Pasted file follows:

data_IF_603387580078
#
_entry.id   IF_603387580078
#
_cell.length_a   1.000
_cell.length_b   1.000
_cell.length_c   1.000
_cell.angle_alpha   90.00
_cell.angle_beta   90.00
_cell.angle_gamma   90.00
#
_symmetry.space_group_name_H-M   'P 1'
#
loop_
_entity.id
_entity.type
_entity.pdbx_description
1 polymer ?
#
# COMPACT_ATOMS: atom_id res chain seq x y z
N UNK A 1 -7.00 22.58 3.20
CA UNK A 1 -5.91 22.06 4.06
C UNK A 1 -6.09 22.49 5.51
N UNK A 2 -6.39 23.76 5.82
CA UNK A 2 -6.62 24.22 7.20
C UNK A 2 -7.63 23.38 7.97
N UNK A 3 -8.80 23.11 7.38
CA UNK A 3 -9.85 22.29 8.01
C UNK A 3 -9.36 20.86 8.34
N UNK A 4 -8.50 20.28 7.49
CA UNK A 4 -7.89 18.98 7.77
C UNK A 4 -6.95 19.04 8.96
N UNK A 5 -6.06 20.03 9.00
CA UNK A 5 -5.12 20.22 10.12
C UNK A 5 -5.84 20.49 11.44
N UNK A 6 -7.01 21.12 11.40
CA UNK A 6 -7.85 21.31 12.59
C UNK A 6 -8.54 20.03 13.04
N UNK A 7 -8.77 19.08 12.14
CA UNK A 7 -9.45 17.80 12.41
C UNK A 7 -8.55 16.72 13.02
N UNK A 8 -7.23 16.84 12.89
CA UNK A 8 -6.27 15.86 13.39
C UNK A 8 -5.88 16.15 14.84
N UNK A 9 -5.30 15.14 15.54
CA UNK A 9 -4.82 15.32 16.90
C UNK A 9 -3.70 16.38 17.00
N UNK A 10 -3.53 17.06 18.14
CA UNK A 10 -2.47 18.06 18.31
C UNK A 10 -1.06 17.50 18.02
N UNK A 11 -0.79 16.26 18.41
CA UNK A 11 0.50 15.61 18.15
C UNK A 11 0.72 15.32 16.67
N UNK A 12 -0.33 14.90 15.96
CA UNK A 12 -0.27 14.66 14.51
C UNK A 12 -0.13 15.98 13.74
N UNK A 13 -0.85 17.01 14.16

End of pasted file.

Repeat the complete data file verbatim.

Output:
data_IF_603387580078
#
_entry.id   IF_603387580078
#
_cell.length_a   1.000
_cell.length_b   1.000
_cell.length_c   1.000
_cell.angle_alpha   90.00
_cell.angle_beta   90.00
_cell.angle_gamma   90.00
#
_symmetry.space_group_name_H-M   'P 1'
#
loop_
_entity.id
_entity.type
_entity.pdbx_description
1 polymer ?
#
# COMPACT_ATOMS: atom_id res chain seq x y z
N UNK A 1 -7.00 22.58 3.20
CA UNK A 1 -5.91 22.06 4.06
C UNK A 1 -6.09 22.49 5.51
N UNK A 2 -6.39 23.76 5.82
CA UNK A 2 -6.62 24.22 7.20
C UNK A 2 -7.63 23.38 7.97
N UNK A 3 -8.80 23.11 7.38
CA UNK A 3 -9.85 22.29 8.01
C UNK A 3 -9.36 20.86 8.34
N UNK A 4 -8.50 20.28 7.49
CA UNK A 4 -7.89 18.98 7.77
C UNK A 4 -6.95 19.04 8.96
N UNK A 5 -6.06 20.03 9.00
CA UNK A 5 -5.12 20.22 10.12
C UNK A 5 -5.84 20.49 11.44
N UNK A 6 -7.01 21.12 11.40
CA UNK A 6 -7.85 21.31 12.59
C UNK A 6 -8.54 20.03 13.04
N UNK A 7 -8.77 19.08 12.14
CA UNK A 7 -9.45 17.80 12.41
C UNK A 7 -8.55 16.72 13.02
N UNK A 8 -7.23 16.84 12.89
CA UNK A 8 -6.27 15.86 13.39
C UNK A 8 -5.88 16.15 14.84
N UNK A 9 -5.30 15.14 15.54
CA UNK A 9 -4.82 15.32 16.90
C UNK A 9 -3.70 16.38 17.00
N UNK A 10 -3.53 17.06 18.14
CA UNK A 10 -2.47 18.06 18.31
C UNK A 10 -1.06 17.50 18.02
N UNK A 11 -0.79 16.26 18.41
CA UNK A 11 0.50 15.61 18.15
C UNK A 11 0.72 15.32 16.67
N UNK A 12 -0.33 14.90 15.96
CA UNK A 12 -0.27 14.66 14.51
C UNK A 12 -0.13 15.98 13.74
N UNK A 13 -0.85 17.01 14.16